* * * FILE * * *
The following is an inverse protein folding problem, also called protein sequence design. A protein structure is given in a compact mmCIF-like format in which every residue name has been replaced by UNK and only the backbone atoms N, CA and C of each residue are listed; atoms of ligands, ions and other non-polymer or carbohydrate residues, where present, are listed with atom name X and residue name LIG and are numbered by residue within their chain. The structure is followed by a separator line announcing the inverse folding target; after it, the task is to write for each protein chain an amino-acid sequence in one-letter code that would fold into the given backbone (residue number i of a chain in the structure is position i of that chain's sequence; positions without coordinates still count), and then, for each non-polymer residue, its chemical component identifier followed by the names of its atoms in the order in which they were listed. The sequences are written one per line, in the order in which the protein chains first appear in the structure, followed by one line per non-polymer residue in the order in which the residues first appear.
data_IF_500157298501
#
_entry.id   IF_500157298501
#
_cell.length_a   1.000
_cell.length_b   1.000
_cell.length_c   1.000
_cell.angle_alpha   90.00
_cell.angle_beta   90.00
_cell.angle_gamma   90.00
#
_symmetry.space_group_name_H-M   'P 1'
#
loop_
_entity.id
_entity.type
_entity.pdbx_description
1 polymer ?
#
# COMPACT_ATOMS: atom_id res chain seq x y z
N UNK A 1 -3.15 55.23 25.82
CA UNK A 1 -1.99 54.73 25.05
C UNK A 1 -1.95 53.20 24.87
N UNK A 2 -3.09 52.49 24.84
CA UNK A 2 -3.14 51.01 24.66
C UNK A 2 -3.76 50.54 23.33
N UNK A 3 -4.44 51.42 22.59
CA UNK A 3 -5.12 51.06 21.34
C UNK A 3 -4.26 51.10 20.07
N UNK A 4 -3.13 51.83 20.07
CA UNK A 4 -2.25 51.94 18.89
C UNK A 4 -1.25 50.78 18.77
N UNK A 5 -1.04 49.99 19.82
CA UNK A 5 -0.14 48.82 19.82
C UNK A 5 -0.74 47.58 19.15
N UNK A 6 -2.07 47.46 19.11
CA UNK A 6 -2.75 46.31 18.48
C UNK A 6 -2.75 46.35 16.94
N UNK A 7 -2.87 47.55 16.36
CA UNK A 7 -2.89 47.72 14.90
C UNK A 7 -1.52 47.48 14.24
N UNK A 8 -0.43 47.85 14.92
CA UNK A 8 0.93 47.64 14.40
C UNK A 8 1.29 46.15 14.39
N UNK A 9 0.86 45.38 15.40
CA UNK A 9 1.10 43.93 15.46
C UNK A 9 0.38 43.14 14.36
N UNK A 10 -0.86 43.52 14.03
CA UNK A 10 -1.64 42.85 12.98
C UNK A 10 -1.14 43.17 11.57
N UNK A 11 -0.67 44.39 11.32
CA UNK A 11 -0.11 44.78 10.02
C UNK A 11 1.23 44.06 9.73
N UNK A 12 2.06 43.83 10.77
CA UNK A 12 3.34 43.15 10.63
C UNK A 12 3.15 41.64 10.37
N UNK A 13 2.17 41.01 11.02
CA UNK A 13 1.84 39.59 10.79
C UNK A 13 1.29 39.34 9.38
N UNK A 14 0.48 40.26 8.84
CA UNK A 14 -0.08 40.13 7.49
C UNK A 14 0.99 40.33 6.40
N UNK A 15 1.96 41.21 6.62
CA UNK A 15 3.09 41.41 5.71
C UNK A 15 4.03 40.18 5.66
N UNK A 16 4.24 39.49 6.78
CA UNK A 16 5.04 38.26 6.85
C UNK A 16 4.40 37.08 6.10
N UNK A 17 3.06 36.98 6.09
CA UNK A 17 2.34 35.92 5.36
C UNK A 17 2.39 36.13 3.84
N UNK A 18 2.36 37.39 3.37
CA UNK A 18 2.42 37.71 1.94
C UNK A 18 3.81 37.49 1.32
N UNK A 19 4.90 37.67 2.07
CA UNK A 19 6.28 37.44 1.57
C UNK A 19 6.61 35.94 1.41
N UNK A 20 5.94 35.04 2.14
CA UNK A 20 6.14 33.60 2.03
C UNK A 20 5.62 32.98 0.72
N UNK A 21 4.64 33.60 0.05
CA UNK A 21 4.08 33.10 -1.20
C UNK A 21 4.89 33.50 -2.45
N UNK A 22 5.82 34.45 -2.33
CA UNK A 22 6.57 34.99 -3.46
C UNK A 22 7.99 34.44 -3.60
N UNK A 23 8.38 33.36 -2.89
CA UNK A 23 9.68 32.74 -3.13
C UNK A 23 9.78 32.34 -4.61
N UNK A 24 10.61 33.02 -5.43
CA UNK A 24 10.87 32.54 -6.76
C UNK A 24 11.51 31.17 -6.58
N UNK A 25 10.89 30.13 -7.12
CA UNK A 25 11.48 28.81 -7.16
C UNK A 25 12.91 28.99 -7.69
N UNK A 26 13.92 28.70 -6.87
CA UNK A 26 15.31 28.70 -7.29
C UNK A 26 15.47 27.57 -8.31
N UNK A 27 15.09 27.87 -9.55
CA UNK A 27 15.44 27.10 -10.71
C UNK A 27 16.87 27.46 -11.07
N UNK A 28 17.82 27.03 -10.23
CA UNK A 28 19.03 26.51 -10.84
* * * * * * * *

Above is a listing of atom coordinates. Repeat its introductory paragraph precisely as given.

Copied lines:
The following is an inverse protein folding problem, also called protein sequence design. A protein structure is given in a compact mmCIF-like format in which every residue name has been replaced by UNK and only the backbone atoms N, CA and C of each residue are listed; atoms of ligands, ions and other non-polymer or carbohydrate residues, where present, are listed with atom name X and residue name LIG and are numbered by residue within their chain. The structure is followed by a separator line announcing the inverse folding target; after it, the task is to write for each protein chain an amino-acid sequence in one-letter code that would fold into the given backbone (residue number i of a chain in the structure is position i of that chain's sequence; positions without coordinates still count), and then, for each non-polymer residue, its chemical component identifier followed by the names of its atoms in the order in which they were listed. The sequences are written one per line, in the order in which the protein chains first appear in the structure, followed by one line per non-polymer residue in the order in which the residues first appear.